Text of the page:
Yeats was a believer in opposites -- not just that for every action, there is an equal and opposite reaction, but for every being there is a "mask" -- equal and opposite. He conceived of interlocking (and opposite) spirals -- one is at its widest point when the other is at its base, and vice-versa. These correspond to roughly 2100 year cycles, with something resembling equipoise every 1050 years. For a complete understanding of his theory, read A Vision by Yeats; various summaries can be found on the internet, with a decent representation of the Cycles of History to be found at yeatsvision.com. The gyre of which Keats speaks in the first line of the poem is the outward spiral; if a falcon were to follow the spiral, it would eventually travel so far from the falconer as to be unable to hear commands anymore, and would therefore lose the centerpoint of its gyre and destabilize its path.
This can be classified in part as a war poem, first written in 1919, shortly after the end of World War I, when everyone was trying to make sense of a world gone mad. Revolution was still sweeping Europe, including the Russian revolution and, more personal to Yeats, the struggle for Irish independence. In the earlier draft of this poem, Yeats complained "And there's no Burke to cry aloud, no Pitt", referring to two denouncers of the French Revolution. He also made reference to Germany invading Russia; both references were removed, thereby making the poem less specifically about a particular world situation, and rendering it more prophetic in tone.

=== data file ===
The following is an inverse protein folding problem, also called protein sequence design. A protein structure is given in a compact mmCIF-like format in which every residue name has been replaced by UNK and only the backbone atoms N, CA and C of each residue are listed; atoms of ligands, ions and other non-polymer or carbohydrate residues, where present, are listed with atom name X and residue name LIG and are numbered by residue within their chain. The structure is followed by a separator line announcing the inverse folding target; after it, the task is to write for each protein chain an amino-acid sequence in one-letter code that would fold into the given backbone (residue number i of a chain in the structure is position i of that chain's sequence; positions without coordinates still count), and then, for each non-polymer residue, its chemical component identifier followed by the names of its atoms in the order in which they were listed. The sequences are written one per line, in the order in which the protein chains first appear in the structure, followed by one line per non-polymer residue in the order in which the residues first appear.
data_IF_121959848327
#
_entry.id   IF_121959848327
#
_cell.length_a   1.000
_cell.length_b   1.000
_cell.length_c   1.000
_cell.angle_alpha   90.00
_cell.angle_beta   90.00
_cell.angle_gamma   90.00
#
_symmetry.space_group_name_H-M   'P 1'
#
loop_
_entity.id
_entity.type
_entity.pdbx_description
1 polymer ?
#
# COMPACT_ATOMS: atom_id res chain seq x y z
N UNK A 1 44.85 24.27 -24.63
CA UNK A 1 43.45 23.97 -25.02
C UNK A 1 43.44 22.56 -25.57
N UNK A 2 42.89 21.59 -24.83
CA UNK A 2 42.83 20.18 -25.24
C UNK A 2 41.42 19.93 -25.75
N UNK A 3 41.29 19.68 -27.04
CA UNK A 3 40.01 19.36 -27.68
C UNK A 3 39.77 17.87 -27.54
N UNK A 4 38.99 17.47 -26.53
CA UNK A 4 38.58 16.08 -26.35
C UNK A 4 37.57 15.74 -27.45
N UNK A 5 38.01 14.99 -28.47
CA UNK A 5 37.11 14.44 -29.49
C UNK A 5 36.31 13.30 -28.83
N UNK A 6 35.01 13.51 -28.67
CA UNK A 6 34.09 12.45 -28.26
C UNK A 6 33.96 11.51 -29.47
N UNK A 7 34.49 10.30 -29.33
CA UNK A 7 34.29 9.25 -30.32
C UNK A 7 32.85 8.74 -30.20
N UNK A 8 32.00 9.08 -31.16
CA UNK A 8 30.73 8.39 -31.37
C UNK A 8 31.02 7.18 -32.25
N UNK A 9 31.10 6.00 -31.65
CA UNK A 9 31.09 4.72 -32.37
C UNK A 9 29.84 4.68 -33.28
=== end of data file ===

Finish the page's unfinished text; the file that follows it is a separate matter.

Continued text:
The first stanza
The first four lines describe the state of the world -- the falcon, a bird typically associated with royalty (or aristocracy) has flown ever higher and wider and farther from its source, until it reaches a point where it has lost contact with its source, the falconer. Oh, how I love the next line: "Things fall apart; the centre cannot hold". I picture a pot on a potter's wheel, flaring out nicely but suddenly wobbling and losing its form. These lines are a refences to the political situation in much of the world at the time -- the old kingdoms were no longer able to hold their shapes, and were blown apart, frequently in violence and bloodshed. The folks who should be there to denounce it lack conviction; only the worst elements in society have "passionate intensity."
The second stanza
After setting the stage, Yeats tries to make some sense of it. He grasps for reasons, as the first three lines reflect with their repetition: "Surely some revelation is at hand;/Surely the Second Coming is at hand./The Second Coming!"